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Turn 90 degree. Repeat the above step. Roll the dough thinly, then fold in three lengthwise. The more ‘turn’ you make, the more marbling effects you will have. I turn the dough around 4 times.

Finally, roll the dough into 20x40cm rectangular. Cut the dough into three long strips. Braid them together, put into a greased loaf pan. Cover with cling wrap, and let them ferment in a warm place until doubled (around 40-60 mins depending on your room temperature).

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Preheat the oven to 170C. Sprinkle the bread with some extra sugar if desired. Bake for 35-40 mins or until the bread is done. (The bottom of the bread sounds hollow when knocked). Cool on a rack. Enjoy!



Rosa's Yummy Yums 7:05 AM  

Marvelous! A beautiful bread!



The Food Librarian 8:42 AM  

Beautiful! I would have never known that was the technique! Thanks for the details!

Peter G 9:18 AM  

Oh! this looks divine...I must give it a try! Thanks for sharing!

Johanna 10:24 AM  

that is gorgeous - too pretty to put anything on this bread (although nutella comes to mind) - I love the sound of the chocolate layer with condensed milk - yum

Ravenous Couple 12:40 PM  

gorgeous--this looks like a work of art!

jasmine 1:17 PM  

Absolutely gorgeous! Love the striations.


Jo 2:00 PM  

Hi Anh, this looks absolutely beautiful and so soft. I'm definitely going to give it a try soon.

Elle 2:55 PM  

What a gorgeous braid and lovely looking bread! I can smell the chocolate and see the tight crumb and great softness...mmm. Interesting technique, too.

NQN 4:44 PM  

Ooh very pretty! I love the marbling detail :)

Arwen 5:03 PM  

The bread has a beautiful pattern! I like the look of your rolling mat too. It would be very handy for making pastry the right size for your pan.

Happy cook 5:27 PM  

I have never see a more beautiful bread. Gorgeous and delicious

Debs 5:57 PM  

Oh yum, we are having friends over soon for a sushi day. Will have to include this on the menu too, thanks for sharing.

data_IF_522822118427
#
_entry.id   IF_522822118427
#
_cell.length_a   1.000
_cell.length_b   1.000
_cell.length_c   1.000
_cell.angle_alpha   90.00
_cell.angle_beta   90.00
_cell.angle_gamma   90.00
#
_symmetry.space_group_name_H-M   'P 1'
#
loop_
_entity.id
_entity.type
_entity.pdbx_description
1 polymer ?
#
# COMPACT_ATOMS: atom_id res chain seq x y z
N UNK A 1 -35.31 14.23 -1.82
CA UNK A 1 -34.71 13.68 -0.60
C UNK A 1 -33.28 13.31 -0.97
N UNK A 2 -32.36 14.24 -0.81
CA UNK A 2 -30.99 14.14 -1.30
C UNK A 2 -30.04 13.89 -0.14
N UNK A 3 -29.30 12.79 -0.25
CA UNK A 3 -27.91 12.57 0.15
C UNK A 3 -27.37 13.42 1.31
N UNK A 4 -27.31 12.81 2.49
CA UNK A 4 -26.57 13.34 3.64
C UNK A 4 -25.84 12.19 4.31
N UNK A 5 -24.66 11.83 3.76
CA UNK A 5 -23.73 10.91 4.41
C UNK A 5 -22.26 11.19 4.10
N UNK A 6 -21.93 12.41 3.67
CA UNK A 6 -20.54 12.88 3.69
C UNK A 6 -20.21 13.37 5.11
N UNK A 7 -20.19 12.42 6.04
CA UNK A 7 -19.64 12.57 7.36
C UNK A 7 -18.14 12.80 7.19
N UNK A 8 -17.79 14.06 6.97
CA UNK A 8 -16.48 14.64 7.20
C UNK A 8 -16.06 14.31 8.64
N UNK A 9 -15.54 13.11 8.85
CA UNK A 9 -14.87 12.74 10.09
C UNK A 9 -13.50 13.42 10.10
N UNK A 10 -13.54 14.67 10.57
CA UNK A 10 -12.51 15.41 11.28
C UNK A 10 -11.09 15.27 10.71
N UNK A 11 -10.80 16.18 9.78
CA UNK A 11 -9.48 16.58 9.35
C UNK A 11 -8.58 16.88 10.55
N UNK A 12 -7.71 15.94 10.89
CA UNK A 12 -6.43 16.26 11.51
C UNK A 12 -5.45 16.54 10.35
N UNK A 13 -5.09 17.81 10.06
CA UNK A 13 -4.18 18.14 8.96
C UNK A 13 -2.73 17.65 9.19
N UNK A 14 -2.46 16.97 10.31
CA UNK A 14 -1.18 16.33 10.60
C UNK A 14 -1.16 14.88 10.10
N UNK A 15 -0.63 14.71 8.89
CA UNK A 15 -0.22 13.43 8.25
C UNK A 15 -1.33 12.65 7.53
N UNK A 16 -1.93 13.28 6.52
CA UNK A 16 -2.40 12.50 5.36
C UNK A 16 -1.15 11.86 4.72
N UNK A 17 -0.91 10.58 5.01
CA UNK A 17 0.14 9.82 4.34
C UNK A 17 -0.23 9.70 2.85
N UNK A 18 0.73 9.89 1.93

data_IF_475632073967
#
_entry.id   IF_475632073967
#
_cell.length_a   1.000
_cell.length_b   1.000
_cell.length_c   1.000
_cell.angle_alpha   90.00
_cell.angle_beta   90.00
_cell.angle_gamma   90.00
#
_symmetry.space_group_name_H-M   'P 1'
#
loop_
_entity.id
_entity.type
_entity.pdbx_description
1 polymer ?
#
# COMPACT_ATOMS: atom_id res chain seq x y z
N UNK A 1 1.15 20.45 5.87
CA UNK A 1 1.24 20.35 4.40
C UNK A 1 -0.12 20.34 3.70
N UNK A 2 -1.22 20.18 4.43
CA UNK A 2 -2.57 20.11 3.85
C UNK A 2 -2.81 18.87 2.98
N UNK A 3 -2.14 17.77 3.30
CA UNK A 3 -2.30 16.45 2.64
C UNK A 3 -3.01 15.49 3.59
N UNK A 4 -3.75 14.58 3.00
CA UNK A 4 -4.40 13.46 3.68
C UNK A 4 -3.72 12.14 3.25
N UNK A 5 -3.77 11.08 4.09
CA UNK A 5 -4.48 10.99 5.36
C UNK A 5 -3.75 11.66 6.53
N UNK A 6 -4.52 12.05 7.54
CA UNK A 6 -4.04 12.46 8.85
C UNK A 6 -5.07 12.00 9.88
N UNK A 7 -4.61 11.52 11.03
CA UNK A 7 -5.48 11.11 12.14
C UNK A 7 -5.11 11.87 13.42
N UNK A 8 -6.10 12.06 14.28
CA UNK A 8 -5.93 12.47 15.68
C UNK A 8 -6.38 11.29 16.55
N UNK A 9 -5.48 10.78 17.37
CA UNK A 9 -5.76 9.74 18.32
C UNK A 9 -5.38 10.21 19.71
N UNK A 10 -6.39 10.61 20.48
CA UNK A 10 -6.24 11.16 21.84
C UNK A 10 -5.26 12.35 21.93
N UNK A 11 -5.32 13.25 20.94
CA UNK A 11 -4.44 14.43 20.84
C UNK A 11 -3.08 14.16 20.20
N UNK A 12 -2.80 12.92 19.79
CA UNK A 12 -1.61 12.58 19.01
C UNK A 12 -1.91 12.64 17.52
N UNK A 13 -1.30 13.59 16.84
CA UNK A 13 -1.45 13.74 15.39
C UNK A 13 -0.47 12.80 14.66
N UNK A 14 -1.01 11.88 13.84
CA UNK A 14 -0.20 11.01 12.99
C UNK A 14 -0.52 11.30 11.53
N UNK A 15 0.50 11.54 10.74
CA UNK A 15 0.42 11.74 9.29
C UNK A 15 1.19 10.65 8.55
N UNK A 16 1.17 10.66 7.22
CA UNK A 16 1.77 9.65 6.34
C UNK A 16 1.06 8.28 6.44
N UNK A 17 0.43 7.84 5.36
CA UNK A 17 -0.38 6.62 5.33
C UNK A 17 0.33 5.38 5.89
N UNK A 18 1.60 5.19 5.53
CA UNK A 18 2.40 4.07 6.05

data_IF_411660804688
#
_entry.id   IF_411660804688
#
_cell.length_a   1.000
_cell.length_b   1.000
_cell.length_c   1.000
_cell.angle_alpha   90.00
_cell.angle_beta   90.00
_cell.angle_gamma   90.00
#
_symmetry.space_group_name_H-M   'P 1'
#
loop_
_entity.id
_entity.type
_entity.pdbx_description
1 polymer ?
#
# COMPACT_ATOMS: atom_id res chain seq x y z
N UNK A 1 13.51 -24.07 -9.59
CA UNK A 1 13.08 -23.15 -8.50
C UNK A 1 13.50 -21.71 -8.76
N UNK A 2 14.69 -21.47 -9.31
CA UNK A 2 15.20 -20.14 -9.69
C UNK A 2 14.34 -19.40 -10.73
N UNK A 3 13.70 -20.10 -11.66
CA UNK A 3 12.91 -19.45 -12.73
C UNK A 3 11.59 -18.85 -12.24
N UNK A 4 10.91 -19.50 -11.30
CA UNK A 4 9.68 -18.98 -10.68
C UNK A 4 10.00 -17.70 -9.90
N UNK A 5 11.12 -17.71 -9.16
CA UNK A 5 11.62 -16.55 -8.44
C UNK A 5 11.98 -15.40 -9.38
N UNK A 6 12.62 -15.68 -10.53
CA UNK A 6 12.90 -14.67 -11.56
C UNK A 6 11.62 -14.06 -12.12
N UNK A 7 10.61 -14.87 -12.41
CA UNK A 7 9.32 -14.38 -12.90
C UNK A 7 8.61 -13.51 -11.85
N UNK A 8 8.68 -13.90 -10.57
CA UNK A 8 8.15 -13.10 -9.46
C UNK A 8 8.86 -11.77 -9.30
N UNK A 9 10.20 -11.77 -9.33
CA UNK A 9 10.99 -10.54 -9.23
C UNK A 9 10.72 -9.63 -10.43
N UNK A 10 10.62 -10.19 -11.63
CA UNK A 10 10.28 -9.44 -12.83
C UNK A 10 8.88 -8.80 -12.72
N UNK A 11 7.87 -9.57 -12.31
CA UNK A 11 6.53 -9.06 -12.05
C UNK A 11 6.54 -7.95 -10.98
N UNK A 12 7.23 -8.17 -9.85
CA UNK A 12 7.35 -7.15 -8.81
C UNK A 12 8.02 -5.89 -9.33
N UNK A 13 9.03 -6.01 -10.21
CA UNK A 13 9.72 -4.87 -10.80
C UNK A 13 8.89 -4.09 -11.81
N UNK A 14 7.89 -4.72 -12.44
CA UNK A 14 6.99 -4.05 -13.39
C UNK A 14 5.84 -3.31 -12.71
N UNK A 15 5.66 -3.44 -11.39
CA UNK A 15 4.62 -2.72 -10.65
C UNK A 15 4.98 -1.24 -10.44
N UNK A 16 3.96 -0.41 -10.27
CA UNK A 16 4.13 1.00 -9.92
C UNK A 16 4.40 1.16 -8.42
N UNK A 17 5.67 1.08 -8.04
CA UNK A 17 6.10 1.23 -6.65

Agnes 6:23 PM  

It looks gorgeous! I can just imagine how good it would be slightly warm. Yum!

shaz 8:04 PM  

Oh my goodness, I am drooling already! Thanks for the step by step - this is definitely bookmarked, I think the kids will go ga-ga when they see it:)

Cakelaw 9:45 PM  

What wonderful looking bread - I have never seen anything like it before. I am also intrigued by the idea of the chocolate sheet - I must give this a go sometime.

diva 10:01 PM  

this looks wonderful and very professional! i love getting this particular bread from my japanese bakery and they come in little bite-sized bits so it's the perfect snack. now that u've posted up a recipe, it just might b time for me to give bread-making a go! x

ABowlOfMush 11:01 PM  

Fantastic bread! Its so beautiful, your pictures are lovely!

bittersweetblog 1:58 AM  

WOW, simply breathtaking bread! I can't even imagine how gratifying it would be to slice into this beauty and see those perfect swirls.

Mandy 2:52 AM  

what a gorgeous loaf of bread. I love the step by step picture intructions too!

Marta 4:40 AM  

Oh this is great! Thanks for showing those step-by-step photos! I've just returned from Japan and those loaves were ubiquitous. I wondered how they made them, now I know :)

rick 5:12 AM  

that looks so exquisite! i wonder if this method could be used to make red bean or taro bread..

Faith 7:15 AM  

This is absolutley stunning! I love everything about it...the chocolate, the lovely braid, the gorgeous marbeling! Beautiful!

Megan@Feasting on Art 8:41 AM  

So beautiful! I will have to try this one. Thanks so much for your tutorial!!

Tangled Noodle 11:58 AM  

This is amazing! I'll be content just to admire your work - my baking skills are not quite up to this level yet! 8-)